Rosen talks about community and its power in The Anatomy of the Buzz; Keller and Barry talk about the coveted "Influentials" in their book by the same title. Marketing is awash with books that explain how the dynamic of word-of-mouth and community, and group voice works. But how to do you find specific "influencers"? And once you do, how do you nurture the communities that make up her life?

Malcolm Gladwell, in his book The Tipping Point, states that 11.1% of the population fits into four distinct groups of people who will accelerate recommendations of your product and service. Two of these groups (the Connectors and Mavens) have a higher percentage of females than males, and in the third group (Salesmen), the members are gender balanced.

Gladwell's Connector group represents people who know a LOT of people; they collect and thrive on relationships. His Mavens gather information voraciously and share their information with others freely. Anyone who knows the collaborative, sharing, helping and learning preferences in women understand why females dominate the desired Influential target. These 11.1%, though smaller in number, cast a wide net, which makes the effort to build community worth your marketing dollars and effort.

Finding and Nurturing Your Community

Imagine that you are reading a newspaper and you read an article about a local fundraising effort in your target market. The woman heading up the cause is a volunteer named Connie. Several days later, you are reading your church bulletin and you see Connie's name mentioned as a key contact for the ladies hospice group, and when you show up at your child's local school for a PTA meeting Connie is at the registration table. You've just identified a Connector.

Uncovering community fire starters like Connie takes a keen eye, an attention to detail AND a willingness to reach outside the walls of your company, your tradeshows, your annual conferences, your current customer base and even your tried-and-true marketing ways.

Your next challenge is to identify how your business can help Connie and the communities she belongs to. The answer to that question demands that Outside Perspective mentioned earlier.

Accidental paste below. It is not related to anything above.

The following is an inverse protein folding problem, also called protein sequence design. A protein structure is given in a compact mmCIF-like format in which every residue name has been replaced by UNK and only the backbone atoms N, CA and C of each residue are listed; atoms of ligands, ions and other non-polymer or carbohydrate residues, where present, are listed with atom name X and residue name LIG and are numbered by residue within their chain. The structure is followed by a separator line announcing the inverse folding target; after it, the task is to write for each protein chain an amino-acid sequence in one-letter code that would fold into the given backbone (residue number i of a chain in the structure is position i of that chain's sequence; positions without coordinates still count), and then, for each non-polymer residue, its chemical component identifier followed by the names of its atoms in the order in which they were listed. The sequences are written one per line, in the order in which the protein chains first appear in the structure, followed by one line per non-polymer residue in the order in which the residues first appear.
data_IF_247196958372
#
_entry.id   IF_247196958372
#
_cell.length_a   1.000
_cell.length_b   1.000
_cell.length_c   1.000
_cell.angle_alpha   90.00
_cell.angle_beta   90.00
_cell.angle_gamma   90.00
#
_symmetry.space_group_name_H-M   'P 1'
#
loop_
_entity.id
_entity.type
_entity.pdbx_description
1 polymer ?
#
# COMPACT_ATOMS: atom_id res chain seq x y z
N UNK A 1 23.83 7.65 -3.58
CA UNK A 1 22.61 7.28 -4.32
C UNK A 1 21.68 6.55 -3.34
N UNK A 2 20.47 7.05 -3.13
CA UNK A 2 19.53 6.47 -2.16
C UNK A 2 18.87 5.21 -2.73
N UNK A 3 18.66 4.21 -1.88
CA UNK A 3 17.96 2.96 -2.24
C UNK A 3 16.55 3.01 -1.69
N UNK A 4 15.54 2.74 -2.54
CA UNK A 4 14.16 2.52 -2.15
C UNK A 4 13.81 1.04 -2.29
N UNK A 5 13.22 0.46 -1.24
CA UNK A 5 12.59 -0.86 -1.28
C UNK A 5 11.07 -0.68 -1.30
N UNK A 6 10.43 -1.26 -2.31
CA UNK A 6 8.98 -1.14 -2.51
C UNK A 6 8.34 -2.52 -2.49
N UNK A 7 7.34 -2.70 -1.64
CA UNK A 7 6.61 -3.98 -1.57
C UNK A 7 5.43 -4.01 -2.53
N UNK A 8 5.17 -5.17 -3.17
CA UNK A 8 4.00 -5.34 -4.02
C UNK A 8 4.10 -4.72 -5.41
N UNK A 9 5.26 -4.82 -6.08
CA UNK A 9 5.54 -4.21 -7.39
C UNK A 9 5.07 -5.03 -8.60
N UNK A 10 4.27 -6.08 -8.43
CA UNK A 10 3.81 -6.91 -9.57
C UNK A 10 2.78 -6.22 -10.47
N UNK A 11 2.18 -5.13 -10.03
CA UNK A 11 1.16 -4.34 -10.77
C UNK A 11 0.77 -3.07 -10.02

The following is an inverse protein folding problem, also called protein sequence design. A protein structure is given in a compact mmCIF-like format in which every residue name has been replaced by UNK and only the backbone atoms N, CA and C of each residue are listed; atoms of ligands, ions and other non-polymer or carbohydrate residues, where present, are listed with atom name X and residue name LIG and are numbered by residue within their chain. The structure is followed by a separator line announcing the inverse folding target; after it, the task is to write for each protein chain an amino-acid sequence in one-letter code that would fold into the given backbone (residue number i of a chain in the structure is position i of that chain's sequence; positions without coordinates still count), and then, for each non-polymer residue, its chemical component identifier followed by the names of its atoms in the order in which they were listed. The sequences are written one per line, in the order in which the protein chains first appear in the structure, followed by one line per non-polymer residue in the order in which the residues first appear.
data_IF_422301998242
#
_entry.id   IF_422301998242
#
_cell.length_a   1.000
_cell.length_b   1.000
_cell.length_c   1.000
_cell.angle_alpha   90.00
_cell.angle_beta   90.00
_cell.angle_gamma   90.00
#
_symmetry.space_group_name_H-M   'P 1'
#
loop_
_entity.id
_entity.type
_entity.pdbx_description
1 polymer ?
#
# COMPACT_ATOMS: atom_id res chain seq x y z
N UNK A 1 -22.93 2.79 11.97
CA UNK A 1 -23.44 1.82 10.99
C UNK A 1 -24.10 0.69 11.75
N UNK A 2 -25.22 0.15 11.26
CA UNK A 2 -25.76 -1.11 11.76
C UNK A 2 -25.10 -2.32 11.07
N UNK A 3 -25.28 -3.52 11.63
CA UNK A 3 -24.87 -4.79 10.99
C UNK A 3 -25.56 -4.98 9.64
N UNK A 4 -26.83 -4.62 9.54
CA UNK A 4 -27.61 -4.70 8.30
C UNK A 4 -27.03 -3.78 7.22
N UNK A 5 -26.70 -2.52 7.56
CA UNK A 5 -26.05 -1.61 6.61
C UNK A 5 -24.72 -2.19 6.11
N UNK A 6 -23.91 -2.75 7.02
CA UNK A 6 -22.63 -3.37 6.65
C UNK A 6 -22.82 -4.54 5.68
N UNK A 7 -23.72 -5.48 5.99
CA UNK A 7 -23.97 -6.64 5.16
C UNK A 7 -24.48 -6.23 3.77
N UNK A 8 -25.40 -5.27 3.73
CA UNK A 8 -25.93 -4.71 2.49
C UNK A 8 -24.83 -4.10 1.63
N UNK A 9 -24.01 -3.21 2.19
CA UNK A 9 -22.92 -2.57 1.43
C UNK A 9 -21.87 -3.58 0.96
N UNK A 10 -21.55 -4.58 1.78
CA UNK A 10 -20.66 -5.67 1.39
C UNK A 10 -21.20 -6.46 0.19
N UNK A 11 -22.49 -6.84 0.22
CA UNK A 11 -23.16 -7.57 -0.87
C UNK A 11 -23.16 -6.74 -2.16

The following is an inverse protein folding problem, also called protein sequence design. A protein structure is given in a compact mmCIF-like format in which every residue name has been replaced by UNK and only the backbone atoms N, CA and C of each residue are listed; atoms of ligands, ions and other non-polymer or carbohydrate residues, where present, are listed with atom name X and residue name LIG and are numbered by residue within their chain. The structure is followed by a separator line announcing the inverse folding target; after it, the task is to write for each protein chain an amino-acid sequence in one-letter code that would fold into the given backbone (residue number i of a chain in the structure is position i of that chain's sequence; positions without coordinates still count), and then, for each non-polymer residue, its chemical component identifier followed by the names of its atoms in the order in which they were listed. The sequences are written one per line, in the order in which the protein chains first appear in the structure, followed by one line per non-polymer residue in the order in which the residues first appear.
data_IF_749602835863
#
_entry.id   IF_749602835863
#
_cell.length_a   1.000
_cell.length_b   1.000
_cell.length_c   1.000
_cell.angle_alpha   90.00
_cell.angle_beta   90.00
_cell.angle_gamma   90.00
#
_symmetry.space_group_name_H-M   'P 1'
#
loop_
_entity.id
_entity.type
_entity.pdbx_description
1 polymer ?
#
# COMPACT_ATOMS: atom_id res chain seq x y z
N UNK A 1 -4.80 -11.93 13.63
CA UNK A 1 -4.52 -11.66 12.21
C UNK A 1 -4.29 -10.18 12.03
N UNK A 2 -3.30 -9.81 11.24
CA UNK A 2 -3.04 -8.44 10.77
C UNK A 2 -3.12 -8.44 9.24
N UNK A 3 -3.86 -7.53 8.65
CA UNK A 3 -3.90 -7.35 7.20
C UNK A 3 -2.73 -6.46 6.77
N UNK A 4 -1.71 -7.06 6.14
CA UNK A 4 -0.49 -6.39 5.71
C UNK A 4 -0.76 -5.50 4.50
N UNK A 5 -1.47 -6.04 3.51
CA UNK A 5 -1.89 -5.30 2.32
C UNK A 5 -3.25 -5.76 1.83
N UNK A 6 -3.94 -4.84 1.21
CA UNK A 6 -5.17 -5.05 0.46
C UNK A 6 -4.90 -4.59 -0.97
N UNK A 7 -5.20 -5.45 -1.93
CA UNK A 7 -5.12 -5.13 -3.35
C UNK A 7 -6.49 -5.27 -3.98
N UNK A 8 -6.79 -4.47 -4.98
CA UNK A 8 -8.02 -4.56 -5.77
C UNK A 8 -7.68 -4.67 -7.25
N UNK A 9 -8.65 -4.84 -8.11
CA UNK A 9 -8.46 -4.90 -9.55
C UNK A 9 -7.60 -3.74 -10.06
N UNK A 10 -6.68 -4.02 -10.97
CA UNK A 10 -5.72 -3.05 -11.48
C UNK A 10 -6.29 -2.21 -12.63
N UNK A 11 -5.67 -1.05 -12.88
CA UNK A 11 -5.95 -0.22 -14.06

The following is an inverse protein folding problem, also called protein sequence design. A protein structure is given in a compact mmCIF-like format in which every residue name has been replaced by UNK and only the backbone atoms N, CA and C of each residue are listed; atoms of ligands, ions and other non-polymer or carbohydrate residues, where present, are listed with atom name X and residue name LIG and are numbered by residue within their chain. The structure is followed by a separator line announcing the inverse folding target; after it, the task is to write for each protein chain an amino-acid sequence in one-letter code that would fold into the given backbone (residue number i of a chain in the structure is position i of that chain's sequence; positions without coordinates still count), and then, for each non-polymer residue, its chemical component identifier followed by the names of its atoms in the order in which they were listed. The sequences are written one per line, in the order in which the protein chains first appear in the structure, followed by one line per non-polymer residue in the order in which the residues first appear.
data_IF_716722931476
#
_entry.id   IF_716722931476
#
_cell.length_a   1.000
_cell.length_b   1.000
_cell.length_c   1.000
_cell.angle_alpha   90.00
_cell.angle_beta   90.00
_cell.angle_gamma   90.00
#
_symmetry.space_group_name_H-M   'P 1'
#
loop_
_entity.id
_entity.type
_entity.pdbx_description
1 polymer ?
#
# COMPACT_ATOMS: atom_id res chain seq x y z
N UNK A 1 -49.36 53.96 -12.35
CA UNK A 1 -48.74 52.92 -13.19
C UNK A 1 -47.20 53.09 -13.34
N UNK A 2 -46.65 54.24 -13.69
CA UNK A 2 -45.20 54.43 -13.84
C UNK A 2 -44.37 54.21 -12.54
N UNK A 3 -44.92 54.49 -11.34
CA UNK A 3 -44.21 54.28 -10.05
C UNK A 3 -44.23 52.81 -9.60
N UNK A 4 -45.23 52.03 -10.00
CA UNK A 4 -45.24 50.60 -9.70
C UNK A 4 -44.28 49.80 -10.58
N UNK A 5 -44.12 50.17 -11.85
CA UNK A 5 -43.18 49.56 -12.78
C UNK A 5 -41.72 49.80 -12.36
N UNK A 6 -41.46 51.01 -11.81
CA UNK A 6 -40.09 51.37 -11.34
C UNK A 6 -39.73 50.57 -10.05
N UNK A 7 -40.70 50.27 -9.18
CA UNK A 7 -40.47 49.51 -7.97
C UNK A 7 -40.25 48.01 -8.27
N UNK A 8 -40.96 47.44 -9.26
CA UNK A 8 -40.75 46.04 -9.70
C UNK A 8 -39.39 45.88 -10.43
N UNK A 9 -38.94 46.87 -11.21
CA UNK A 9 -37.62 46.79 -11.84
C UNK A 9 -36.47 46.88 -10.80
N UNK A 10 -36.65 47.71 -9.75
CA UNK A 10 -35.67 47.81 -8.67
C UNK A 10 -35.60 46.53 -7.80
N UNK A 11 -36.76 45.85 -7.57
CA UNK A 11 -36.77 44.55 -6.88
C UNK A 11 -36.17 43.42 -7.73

Ray Davis, the President of Umpqua Bank, has just that perspective. He decided that the Connies in his community needed a place to hold their monthly sewing meeting. His community bank sat empty each evening. If community was what Umpqua was truly about, then he knew that Umpqua needed to open its doors as a resource to the community.

Were the women at these meetings going to conduct banking business at the same time? No. Were all the women coming to these meetings customers of Umpqua? No.

So why do it? Because by serving these communities, Umpqua began to build a community brand and image and build relationships with new potential customers—the increase in checking and saving account sign-up that followed were not a coincidence, nor was the increase in request for space for other local social meetings.

No Pain, No Gain

You may find yourself saying, "This is great, but I can't do this, it doesn't fit my type of product or service, or my client will never buy this concept." My response is very simple. Women will continue to build community, with or without you.

Think about the thousands of women's business and social associations and organizations that have been created over the last decade—even though there were gender neutral organizations serving the industry need already in place. Something was obviously missing; otherwise, women would not have created these mirror organizations. Look at the buying power that these female organizations represented and the loss opportunity for the parent organization that failed to build community from women's point of view.

The choice and opportunity are yours to make. Your work will be part research, part investigative, part socializing and a lot of finessing. You and your employees or clients will need to be trained to see connections and recognize patterns, but the end result will yield loyal female communities, and the power of each members extended network.

Don't Forget...

  • That community building is NOT rooted in the marketing of your company, product or service. It is based on relationship and conversations between people—where they are, not necessarily where you are.

  • Longevity, constancy, caring, cause and emotional fulfillment.

  • The trust deficit—acknowledge it and address it where possible, AND leverage it.

  • To use an outside, not inside perspective when looking at your customer's needs.

  • To train your staff to connect the dots between Connectors and her communities.

  • To nurture, prune and take care of her communities through honest sustained effort.

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Terri Whitesel is the founder and chief translator of Interpret-Her, LLC. Reach her at